Intermedium: dodecaphony and pointillism (1956–60)


The political transformations in Poland in 1956 as well as their consequences for the cultural policy pursued by the state created very favourable conditions for Serocki’s work. Although even before that his work had developed autonomously to a large extent, the opening of the Polish musical circles to the ideas and phenomena emanating from avant-garde centres in the West considerably increased the dynamics of its evolution. It also became possible to refer directly to the models promoted there and freely enter into a polemic with them, especially from the moment when the composer for the first time took part (in 1957) in the International Summer Course for New Music in Darmstadt. Thus 1956 begins the second stage in Serocki’s work, in which the central part is occupied by artistic discussions with the twelve-note technique and textural pointillism.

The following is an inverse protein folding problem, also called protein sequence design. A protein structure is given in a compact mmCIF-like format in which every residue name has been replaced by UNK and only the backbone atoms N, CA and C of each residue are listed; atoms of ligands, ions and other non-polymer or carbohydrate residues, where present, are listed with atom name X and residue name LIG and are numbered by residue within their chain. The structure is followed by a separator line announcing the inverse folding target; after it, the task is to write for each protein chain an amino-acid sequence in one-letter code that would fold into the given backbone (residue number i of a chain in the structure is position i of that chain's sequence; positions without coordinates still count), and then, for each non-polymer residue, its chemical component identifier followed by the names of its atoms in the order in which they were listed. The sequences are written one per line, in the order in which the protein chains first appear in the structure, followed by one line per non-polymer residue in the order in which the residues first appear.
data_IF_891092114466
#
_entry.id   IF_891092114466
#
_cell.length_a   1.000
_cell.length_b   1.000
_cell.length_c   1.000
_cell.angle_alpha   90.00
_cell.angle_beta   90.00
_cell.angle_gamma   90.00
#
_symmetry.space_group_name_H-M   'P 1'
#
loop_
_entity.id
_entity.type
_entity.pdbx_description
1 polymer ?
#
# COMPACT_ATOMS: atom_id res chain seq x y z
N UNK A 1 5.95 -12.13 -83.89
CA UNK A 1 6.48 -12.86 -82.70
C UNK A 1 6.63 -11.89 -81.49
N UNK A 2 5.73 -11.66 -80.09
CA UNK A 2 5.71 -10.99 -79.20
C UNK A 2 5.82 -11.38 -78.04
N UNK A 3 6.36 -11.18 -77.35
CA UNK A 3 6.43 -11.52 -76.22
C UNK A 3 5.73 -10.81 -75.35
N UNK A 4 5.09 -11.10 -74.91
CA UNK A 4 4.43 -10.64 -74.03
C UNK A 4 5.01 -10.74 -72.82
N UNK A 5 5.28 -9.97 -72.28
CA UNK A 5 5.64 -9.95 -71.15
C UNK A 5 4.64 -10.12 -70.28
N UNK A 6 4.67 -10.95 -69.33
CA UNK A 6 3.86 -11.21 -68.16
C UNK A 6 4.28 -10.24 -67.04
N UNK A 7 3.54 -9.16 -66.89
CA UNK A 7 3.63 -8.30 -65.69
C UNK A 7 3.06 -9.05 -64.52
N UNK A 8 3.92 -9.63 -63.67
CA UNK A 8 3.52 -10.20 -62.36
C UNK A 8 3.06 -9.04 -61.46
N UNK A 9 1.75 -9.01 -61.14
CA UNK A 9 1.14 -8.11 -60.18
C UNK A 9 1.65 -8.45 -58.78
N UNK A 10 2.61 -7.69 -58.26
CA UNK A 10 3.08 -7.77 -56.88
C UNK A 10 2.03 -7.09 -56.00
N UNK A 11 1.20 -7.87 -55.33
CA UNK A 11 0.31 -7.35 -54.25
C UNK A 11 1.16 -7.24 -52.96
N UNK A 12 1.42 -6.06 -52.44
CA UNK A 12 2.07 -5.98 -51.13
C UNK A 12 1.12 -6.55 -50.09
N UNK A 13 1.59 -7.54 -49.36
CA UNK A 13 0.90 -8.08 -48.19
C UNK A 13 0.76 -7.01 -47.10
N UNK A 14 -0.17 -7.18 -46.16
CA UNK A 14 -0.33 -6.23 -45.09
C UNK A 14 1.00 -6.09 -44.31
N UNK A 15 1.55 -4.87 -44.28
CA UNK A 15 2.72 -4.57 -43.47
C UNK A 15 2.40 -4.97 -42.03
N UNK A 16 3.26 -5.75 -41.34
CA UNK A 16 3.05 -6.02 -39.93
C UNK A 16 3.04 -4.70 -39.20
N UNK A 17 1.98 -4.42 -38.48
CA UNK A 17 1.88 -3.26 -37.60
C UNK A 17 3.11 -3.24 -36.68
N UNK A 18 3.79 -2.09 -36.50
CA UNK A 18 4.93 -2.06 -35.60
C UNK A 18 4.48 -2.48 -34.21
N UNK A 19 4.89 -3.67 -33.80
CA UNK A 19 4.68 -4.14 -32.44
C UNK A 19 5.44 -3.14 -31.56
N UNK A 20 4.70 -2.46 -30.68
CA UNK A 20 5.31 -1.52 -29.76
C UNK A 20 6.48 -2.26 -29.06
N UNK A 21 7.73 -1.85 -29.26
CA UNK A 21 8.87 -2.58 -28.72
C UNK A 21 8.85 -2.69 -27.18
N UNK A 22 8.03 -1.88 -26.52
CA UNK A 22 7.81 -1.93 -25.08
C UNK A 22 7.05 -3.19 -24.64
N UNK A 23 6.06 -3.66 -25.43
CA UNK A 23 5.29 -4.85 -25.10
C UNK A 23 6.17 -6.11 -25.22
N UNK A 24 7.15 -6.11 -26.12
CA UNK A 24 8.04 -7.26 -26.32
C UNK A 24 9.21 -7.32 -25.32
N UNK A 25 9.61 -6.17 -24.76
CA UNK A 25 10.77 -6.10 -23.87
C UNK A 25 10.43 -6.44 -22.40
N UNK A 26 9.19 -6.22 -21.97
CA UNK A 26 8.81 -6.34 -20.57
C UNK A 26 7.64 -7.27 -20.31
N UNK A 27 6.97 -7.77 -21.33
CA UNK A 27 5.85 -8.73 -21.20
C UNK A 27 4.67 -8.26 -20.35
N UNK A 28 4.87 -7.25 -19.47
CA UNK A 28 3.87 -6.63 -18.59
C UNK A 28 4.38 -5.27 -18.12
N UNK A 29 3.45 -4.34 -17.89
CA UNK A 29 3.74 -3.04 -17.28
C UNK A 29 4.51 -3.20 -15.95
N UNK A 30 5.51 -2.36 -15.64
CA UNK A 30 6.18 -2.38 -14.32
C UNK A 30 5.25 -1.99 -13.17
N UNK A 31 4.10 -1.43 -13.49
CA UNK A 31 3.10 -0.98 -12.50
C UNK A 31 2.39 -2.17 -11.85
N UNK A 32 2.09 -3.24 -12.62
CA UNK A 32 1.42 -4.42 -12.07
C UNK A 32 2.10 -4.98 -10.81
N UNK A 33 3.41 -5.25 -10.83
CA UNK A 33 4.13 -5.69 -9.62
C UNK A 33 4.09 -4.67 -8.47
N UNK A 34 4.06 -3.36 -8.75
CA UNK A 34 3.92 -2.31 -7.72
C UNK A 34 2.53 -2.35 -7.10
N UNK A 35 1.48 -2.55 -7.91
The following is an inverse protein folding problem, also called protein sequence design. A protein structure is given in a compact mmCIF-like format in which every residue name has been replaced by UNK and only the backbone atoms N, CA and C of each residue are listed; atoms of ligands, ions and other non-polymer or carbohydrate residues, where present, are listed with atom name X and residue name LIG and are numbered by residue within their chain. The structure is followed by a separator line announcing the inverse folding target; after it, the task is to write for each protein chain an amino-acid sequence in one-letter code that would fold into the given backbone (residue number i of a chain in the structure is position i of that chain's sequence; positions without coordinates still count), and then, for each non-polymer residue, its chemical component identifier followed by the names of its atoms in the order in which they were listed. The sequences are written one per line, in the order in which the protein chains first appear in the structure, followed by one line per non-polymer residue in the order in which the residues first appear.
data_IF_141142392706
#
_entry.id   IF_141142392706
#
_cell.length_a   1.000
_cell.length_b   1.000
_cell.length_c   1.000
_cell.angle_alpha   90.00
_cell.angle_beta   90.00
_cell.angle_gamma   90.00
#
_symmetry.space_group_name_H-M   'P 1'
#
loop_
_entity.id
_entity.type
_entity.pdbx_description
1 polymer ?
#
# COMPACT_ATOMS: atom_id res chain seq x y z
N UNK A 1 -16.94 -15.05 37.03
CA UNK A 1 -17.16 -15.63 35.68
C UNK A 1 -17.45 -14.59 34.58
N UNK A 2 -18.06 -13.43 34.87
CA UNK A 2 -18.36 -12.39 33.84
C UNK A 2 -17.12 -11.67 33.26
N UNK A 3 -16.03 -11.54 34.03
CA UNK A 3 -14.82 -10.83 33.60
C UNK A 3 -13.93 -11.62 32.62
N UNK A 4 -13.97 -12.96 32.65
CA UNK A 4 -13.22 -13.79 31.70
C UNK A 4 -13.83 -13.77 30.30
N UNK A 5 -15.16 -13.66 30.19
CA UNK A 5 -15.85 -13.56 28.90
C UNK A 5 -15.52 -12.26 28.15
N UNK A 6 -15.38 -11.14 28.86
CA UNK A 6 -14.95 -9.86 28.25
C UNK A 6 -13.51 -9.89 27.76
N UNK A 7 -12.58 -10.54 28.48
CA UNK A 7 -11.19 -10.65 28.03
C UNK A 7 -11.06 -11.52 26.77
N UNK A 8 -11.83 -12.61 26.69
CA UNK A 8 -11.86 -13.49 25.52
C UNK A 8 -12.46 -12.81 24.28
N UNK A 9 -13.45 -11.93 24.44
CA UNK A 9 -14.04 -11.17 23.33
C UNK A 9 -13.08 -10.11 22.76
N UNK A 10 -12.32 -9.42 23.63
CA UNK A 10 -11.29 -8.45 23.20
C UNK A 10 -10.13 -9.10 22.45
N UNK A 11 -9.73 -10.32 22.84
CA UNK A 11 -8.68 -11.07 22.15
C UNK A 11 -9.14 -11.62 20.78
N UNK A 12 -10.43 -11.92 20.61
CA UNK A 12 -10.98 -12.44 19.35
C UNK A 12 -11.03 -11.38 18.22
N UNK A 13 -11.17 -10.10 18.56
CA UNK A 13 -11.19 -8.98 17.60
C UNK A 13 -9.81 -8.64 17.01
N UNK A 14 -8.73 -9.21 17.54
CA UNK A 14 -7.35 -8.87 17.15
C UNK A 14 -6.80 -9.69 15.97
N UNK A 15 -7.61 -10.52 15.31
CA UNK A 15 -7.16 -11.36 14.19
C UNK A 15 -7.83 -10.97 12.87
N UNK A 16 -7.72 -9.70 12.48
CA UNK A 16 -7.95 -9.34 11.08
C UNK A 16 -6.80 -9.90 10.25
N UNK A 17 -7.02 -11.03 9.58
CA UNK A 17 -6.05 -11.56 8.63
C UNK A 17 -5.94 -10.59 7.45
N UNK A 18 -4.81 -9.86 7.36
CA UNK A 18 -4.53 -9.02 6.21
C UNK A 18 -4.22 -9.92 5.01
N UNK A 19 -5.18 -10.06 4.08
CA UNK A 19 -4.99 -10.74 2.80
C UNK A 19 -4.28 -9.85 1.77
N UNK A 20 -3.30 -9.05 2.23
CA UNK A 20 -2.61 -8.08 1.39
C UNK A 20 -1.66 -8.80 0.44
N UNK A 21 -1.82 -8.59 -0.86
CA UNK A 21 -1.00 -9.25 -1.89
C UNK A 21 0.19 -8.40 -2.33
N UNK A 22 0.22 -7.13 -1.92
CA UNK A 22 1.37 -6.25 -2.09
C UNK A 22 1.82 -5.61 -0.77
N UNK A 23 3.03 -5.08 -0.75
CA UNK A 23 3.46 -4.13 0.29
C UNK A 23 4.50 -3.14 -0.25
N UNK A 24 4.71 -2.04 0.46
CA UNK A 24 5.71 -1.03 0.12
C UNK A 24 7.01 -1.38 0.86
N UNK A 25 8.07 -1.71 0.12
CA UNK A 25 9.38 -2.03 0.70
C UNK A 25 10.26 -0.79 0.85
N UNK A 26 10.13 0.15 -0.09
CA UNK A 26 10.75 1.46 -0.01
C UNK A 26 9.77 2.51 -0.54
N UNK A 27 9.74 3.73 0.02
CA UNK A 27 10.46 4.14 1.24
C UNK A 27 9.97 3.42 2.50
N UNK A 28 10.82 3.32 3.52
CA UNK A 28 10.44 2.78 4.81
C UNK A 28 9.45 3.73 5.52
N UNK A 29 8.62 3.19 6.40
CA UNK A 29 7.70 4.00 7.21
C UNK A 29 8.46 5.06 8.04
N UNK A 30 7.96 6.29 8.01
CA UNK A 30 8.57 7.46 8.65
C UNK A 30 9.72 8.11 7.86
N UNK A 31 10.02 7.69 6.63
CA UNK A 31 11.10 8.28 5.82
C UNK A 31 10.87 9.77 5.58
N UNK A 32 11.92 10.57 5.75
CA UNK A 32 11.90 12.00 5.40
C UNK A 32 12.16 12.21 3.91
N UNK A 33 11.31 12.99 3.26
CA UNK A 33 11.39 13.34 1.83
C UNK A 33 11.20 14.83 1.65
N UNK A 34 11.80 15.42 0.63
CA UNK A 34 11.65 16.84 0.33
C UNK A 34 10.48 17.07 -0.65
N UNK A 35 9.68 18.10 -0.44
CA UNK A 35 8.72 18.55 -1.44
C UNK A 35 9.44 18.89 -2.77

The first composition in which Serocki employed the twelve-note technique (based not on a series but freely treated sequence of sounds) was Suite of Preludes from 1952. In subsequent pieces he continued his increasingly daring experiments in this respect, but – as he stressed in his 1965 lecture in Essen – he was attracted not so much by the technique itself (in connection with pitches), but by the technique combined with Bartók’s method, which was his inspiration in the shaping of various elements of the form of a musical work. What came to the fore in 1956 was the problem of combining dodecaphony with the technique of textural dispersion or “scattering” of sounds in the musical space of a work, i.e. with pointillism.